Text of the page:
Y2K trend, the 2000’s style is back

22 January 2024  |   0 Comments   |    |  

The Y2K soap bubble

The 2000s had the fragility, lightness, and iridescent reflections of a soap bubble... Also known as the "noughties," and now "Y2K" (for Year 2k, year 2000) already represented a time of frantic consumption, carefreeness, embodied by the peak of limitless marketing. In that golden age, we created for the sake of creating, to always offer more, in size or beauty... just because it was cool. Most of the time, it didn't matter how or by whom it was made, if it was truly useful, if the advertisements offended a certain audience, or were misleading. Some were already offended by this apparent devouring frivolity, pointing out the excesses of consumerism and its impact on society, such as Canadian author Naomi Klein in her book "No Logo," or with the character Tyler Durden, from Chuck Palahniuk's novel and portrayed by Edward Norton in the film "Fight Club." In 2000, we were just beginning to talk about "sustainable development" and "fair trade," often in the form of crude greenwashing.

Far from being better than how it used to be, this market was nonetheless glistening with worry-free holographic plastics and bubble gum-colored skin-tights, pearlescent eyeshadow with a thousand reflections, rhinestones, at ease in baggys and skin-tight tank tops. The 90s-2000s deliberately abandoned the bourgeois or distinguished style and gave prominence to subcultures, whether they were military, streetwear, RnB, hippie, or tribal. The style of the 2000s favored individuality and custom style to stand out from others, in the image of the iconic Spice Girls, or conversely, to show belonging to one's tribe. Marketing rode these trends, pushing individuals to stand out while belonging to clans.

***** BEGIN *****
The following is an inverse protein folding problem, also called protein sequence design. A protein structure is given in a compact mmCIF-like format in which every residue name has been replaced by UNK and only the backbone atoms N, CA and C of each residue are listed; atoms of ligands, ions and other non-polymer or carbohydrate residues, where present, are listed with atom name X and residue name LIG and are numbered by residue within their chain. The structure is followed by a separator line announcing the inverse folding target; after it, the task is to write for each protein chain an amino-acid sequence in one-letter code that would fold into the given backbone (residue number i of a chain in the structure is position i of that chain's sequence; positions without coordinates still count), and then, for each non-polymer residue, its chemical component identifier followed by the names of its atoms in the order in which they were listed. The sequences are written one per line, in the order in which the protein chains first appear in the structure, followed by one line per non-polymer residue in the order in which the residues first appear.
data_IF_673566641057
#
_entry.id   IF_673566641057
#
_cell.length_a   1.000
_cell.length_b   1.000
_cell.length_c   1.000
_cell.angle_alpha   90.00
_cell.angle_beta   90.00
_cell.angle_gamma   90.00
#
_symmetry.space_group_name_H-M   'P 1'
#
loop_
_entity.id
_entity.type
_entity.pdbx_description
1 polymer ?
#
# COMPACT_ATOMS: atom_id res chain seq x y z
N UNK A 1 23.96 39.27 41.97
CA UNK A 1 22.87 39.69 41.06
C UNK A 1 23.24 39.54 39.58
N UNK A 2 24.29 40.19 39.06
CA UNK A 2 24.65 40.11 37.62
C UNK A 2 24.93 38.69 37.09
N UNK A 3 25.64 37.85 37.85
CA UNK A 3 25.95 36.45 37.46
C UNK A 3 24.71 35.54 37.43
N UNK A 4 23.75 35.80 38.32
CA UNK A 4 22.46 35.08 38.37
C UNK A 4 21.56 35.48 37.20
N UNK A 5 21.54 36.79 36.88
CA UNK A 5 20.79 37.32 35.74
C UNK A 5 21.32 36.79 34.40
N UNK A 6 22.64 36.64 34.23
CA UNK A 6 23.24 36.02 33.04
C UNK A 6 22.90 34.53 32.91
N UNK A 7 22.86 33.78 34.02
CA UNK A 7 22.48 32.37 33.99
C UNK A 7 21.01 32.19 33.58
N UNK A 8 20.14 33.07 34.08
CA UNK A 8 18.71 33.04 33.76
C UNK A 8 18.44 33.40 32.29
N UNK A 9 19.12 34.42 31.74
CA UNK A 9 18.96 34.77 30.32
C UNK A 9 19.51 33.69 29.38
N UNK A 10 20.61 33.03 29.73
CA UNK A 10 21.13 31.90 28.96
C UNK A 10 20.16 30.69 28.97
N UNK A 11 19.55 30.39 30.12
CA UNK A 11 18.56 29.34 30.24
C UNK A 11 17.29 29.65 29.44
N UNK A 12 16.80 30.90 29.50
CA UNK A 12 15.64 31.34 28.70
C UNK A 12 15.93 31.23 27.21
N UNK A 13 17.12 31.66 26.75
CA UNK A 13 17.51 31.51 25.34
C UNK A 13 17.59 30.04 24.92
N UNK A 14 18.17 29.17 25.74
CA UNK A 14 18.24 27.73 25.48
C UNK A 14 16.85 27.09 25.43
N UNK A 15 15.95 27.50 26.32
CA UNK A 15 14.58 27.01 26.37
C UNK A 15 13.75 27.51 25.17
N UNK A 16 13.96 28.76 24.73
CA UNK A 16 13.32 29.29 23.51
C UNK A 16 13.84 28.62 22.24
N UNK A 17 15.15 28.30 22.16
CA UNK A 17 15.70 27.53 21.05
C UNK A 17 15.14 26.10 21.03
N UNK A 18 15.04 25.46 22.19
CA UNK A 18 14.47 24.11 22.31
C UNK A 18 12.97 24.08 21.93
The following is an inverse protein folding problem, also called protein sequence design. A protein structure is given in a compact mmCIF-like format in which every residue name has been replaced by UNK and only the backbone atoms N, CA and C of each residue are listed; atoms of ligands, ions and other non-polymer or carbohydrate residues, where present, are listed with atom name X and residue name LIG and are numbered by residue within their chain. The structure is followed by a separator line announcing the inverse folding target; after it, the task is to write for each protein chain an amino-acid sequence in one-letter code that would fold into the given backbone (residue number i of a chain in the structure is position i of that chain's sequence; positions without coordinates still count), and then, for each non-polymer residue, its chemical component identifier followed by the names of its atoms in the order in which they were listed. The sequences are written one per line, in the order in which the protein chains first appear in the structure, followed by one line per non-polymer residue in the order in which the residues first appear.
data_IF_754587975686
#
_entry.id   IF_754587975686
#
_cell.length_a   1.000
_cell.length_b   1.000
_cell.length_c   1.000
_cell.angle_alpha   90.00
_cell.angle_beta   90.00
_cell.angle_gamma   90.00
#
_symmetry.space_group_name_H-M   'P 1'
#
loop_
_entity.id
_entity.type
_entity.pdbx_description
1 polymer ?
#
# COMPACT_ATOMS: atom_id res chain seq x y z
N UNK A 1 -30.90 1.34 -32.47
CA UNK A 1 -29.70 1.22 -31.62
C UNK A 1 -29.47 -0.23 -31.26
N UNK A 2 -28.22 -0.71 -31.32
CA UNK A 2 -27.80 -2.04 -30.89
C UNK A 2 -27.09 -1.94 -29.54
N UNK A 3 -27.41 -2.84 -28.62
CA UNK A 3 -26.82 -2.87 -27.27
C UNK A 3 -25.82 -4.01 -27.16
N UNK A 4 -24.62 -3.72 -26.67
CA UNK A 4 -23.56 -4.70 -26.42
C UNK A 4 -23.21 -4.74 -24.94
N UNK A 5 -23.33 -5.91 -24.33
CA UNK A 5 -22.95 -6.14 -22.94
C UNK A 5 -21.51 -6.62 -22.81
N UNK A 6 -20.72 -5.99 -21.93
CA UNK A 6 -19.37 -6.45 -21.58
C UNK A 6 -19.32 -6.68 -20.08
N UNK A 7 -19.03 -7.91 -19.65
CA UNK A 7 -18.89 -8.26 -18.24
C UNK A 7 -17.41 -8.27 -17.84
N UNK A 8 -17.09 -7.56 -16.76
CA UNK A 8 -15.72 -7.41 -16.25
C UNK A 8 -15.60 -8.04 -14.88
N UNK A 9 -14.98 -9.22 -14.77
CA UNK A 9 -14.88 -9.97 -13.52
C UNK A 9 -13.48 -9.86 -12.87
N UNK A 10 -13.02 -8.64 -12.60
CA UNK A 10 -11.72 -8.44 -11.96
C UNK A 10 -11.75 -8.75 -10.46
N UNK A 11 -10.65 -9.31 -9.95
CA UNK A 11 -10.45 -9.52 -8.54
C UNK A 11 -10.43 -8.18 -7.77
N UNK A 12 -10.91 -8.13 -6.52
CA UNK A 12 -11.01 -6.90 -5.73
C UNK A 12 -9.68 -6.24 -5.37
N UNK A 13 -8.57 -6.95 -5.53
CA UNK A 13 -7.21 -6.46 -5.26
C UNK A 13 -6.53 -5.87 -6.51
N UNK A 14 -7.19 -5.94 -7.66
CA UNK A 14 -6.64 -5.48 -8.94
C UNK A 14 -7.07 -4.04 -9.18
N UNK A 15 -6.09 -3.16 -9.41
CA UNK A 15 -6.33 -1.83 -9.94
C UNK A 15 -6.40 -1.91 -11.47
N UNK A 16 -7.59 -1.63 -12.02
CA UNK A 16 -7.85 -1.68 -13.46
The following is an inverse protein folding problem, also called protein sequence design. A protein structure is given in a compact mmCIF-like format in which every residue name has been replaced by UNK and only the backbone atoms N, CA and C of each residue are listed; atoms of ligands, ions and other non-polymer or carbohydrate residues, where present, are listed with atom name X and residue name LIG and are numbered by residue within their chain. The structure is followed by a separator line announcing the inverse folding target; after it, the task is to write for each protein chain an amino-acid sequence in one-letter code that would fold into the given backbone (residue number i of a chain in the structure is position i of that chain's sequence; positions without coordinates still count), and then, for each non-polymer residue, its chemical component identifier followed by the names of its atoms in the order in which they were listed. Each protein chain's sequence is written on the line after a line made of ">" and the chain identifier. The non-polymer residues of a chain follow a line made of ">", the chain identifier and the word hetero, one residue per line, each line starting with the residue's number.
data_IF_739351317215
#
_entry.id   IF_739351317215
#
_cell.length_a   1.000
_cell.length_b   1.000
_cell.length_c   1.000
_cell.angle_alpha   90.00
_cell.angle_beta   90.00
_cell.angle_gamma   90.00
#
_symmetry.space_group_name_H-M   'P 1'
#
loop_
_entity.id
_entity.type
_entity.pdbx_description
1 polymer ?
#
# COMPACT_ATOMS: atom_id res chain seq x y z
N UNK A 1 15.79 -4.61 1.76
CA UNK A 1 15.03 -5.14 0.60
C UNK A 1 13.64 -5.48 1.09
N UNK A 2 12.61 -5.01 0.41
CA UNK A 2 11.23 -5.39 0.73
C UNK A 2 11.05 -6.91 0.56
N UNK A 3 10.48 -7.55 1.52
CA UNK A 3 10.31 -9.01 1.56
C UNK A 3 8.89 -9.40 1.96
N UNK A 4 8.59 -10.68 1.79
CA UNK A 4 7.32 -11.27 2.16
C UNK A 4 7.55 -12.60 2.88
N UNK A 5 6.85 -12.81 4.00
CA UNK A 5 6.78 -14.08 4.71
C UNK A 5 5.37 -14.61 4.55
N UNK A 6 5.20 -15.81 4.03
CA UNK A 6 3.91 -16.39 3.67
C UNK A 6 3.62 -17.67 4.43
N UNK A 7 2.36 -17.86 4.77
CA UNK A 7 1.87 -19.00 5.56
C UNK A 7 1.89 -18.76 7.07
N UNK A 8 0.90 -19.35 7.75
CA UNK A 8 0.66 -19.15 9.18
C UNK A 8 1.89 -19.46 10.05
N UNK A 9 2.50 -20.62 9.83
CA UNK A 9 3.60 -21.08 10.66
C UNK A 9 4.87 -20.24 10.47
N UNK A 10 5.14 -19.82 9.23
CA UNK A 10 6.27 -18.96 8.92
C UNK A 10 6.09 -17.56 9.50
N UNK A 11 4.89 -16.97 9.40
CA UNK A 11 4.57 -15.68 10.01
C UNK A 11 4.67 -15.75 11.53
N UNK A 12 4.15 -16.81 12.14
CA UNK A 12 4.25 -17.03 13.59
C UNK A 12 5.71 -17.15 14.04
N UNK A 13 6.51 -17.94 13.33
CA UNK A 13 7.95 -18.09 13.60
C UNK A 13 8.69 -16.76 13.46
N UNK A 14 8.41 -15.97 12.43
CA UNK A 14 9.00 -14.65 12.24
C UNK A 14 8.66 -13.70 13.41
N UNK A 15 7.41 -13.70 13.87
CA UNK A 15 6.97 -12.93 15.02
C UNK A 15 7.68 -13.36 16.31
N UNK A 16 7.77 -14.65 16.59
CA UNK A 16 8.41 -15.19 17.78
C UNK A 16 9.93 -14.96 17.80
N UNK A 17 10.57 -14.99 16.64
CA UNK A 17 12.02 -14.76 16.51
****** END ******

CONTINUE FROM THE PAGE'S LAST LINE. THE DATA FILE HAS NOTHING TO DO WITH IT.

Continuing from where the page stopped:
A future with a Y2K bug

However, the 2000s began rather poorly... Between the anticipated fear of the Y2K bug and the 2001 World Trade Center attacks, digital and terrorist threats worried and weighed on the West. The future was portrayed as resolutely digital, with flying machines, avatars, and sophisticated technology: the flip phone. It had the colors and ambiance of the 1982 "Blade Runner" (the story takes place in 2019): a cold, metallic, and humid dystopian world with blue and pink neon lights. Neo and Britney waved their arms in their latex suits, projected into a slightly unsettling parallel universe where numbers coexist with letters. The iridescent silver materials, which were in vogue, were inspired by the 60s, the era of the heliophore and the first steps on the moon. The future was (already?) so retro...

Image generated by IA


Digital language of numbers and letters

Like a virus, the coded language of programmers infiltrates the world of letters until it comes to replace them. From Mar1lyn Man5on to D6v1d Bow13, passing through Se7en and graph3ine (us too), the digital world colonizes the existing, like a (meta)verse, transforming the roots of language. Record covers are adorned with strange graphic universes, between liquid typography and eccentric visuals of Björk, or the surrealism of Storm Thorgerson. The innovative and experimental styles of Neville Brody and David Carson still influence the graphic scene since the 90s: they play with typography, break the traditional rules, and distort characters to deconstruct the existing and visually mark the transition into a new era.


Lightness and joy